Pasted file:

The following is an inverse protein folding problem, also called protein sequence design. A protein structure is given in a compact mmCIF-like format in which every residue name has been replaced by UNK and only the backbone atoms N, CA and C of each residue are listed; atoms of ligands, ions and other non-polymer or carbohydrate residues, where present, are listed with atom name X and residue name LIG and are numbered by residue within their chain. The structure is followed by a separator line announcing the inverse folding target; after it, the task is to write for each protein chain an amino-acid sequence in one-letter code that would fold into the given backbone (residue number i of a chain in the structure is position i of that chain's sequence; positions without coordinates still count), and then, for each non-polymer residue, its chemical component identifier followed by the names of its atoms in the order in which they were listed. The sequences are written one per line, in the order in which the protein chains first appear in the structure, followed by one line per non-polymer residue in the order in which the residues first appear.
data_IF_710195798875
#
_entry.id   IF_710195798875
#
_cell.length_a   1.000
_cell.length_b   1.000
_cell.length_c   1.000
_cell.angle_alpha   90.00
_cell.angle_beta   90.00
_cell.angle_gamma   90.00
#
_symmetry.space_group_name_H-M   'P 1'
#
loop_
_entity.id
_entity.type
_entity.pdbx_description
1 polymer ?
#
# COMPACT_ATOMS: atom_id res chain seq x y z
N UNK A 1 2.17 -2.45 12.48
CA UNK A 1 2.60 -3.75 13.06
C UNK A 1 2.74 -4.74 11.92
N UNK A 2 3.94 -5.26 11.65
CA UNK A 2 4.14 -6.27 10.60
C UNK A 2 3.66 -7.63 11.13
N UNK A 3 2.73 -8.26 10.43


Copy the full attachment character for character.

The following is an inverse protein folding problem, also called protein sequence design. A protein structure is given in a compact mmCIF-like format in which every residue name has been replaced by UNK and only the backbone atoms N, CA and C of each residue are listed; atoms of ligands, ions and other non-polymer or carbohydrate residues, where present, are listed with atom name X and residue name LIG and are numbered by residue within their chain. The structure is followed by a separator line announcing the inverse folding target; after it, the task is to write for each protein chain an amino-acid sequence in one-letter code that would fold into the given backbone (residue number i of a chain in the structure is position i of that chain's sequence; positions without coordinates still count), and then, for each non-polymer residue, its chemical component identifier followed by the names of its atoms in the order in which they were listed. The sequences are written one per line, in the order in which the protein chains first appear in the structure, followed by one line per non-polymer residue in the order in which the residues first appear.
data_IF_710195798875
#
_entry.id   IF_710195798875
#
_cell.length_a   1.000
_cell.length_b   1.000
_cell.length_c   1.000
_cell.angle_alpha   90.00
_cell.angle_beta   90.00
_cell.angle_gamma   90.00
#
_symmetry.space_group_name_H-M   'P 1'
#
loop_
_entity.id
_entity.type
_entity.pdbx_description
1 polymer ?
#
# COMPACT_ATOMS: atom_id res chain seq x y z
N UNK A 1 2.17 -2.45 12.48
CA UNK A 1 2.60 -3.75 13.06
C UNK A 1 2.74 -4.74 11.92
N UNK A 2 3.94 -5.26 11.65
CA UNK A 2 4.14 -6.27 10.60
C UNK A 2 3.66 -7.63 11.13
N UNK A 3 2.73 -8.26 10.43